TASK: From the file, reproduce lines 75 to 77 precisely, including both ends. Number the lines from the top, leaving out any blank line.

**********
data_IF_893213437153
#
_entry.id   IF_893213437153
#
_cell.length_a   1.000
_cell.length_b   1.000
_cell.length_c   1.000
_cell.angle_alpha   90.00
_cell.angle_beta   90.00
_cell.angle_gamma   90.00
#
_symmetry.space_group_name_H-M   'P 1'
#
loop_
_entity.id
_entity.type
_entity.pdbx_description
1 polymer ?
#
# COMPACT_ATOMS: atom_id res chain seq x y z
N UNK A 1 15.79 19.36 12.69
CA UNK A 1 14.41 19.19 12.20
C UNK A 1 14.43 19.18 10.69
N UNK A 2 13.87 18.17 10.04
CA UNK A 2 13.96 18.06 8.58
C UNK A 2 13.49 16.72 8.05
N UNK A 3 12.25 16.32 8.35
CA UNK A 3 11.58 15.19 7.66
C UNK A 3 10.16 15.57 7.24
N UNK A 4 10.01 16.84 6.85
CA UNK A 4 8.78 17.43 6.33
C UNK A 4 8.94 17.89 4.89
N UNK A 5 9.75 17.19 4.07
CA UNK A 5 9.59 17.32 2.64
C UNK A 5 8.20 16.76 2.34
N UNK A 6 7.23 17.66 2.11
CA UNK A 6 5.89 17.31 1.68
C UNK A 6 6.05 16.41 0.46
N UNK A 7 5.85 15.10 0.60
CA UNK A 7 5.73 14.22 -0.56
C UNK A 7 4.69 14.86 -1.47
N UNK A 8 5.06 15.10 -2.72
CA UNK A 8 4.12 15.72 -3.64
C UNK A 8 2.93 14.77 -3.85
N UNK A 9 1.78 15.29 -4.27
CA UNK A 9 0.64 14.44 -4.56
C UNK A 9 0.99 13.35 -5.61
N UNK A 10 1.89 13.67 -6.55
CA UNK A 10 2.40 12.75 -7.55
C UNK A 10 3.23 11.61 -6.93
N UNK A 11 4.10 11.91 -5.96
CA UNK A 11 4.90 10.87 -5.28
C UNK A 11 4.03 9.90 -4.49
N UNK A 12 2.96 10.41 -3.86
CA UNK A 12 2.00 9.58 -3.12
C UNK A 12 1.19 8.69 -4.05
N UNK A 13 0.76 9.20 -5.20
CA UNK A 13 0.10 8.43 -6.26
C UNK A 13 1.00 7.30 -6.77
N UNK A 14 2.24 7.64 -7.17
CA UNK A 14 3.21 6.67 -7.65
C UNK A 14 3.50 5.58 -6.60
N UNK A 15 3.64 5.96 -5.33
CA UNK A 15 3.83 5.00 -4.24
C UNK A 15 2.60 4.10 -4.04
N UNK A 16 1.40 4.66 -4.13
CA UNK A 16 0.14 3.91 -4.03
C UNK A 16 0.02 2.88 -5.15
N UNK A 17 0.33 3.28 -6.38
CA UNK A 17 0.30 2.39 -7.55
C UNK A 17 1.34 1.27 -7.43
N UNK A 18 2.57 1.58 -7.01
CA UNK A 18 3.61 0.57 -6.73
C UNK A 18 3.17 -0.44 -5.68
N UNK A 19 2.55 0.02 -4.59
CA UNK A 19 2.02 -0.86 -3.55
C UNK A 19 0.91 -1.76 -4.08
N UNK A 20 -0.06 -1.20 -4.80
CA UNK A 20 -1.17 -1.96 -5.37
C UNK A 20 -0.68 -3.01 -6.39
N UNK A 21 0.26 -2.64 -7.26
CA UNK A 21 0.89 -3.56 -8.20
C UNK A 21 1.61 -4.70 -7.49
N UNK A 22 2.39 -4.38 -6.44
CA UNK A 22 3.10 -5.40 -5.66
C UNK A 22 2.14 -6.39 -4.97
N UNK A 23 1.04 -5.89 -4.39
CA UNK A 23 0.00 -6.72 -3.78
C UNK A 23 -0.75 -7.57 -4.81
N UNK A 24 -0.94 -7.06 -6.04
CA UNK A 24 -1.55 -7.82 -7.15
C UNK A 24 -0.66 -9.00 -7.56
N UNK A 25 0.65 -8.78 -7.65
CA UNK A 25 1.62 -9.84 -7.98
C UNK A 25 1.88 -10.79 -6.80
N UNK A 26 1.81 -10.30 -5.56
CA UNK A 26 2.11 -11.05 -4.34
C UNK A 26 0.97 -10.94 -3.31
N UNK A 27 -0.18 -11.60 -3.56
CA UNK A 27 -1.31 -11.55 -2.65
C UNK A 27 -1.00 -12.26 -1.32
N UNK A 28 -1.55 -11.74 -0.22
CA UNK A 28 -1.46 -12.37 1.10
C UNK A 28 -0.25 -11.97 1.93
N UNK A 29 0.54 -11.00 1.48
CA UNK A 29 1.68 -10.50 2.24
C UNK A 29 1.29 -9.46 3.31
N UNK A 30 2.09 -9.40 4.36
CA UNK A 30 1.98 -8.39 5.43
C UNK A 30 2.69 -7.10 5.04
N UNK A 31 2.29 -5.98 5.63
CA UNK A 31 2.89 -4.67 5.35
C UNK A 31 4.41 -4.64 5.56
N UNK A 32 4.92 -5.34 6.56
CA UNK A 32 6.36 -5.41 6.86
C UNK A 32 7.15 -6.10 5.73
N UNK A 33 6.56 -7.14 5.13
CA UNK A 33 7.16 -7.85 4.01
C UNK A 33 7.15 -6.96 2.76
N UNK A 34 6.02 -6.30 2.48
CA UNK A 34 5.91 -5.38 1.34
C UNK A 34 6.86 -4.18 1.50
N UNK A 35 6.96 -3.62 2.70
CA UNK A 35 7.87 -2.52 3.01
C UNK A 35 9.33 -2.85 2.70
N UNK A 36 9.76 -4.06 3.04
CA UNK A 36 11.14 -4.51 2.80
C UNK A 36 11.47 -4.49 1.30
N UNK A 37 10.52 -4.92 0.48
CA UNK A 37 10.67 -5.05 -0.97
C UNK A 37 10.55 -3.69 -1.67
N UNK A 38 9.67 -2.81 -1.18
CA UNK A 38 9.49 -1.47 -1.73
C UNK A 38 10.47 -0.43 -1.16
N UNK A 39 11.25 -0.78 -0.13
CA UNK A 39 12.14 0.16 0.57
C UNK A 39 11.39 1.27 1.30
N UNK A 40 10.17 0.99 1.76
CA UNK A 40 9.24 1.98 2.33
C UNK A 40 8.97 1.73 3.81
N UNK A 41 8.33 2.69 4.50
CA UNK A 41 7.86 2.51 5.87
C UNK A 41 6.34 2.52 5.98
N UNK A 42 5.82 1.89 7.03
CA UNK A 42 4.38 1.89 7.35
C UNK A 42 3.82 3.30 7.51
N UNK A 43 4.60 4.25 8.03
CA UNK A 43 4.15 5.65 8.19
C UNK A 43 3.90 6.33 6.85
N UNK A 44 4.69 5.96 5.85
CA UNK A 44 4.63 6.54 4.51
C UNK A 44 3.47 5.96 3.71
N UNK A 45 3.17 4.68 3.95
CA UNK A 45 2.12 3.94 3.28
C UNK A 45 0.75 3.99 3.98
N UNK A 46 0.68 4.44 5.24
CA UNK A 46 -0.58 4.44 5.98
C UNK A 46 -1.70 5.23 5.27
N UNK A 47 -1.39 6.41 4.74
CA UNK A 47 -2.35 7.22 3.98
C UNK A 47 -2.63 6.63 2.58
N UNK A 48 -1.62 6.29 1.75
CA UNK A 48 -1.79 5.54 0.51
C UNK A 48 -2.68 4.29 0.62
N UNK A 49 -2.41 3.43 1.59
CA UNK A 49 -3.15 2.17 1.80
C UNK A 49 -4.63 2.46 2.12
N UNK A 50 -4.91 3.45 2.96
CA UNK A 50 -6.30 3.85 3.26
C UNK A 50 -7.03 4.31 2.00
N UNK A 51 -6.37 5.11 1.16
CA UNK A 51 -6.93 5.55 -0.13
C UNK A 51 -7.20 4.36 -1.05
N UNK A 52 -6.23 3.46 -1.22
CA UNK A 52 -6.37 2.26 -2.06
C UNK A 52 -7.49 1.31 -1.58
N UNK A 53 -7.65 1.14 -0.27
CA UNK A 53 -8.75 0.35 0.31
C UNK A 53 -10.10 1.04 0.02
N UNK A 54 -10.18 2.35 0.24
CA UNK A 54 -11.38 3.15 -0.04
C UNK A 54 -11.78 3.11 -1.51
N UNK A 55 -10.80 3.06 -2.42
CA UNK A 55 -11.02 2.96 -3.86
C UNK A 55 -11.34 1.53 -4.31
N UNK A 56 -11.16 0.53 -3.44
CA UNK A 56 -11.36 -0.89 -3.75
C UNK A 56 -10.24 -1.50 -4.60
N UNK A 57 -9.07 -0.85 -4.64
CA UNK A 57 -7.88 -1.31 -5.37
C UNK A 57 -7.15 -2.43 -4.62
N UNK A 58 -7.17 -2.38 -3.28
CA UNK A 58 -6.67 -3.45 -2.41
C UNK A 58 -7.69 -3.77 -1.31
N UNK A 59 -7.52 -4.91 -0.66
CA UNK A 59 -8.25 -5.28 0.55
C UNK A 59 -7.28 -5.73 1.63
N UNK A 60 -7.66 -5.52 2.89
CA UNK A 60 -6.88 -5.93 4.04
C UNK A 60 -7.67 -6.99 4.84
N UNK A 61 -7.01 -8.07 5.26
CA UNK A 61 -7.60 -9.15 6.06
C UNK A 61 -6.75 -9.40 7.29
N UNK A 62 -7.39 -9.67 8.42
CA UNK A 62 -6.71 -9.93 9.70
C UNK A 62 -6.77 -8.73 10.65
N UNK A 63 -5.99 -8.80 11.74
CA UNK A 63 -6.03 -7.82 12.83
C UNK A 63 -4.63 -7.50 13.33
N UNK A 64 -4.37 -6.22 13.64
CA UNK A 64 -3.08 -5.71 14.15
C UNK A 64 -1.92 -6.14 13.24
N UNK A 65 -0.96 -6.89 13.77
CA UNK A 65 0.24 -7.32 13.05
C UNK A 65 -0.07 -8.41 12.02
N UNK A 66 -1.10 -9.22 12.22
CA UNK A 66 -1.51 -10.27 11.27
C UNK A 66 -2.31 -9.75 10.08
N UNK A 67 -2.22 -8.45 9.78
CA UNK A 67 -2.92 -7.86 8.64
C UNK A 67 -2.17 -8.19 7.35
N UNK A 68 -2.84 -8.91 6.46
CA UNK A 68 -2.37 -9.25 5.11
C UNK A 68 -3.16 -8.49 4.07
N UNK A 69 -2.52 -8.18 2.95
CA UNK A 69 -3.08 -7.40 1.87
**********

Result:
N UNK A 19 2.55 0.02 -4.59
CA UNK A 19 2.02 -0.86 -3.55
C UNK A 19 0.91 -1.76 -4.08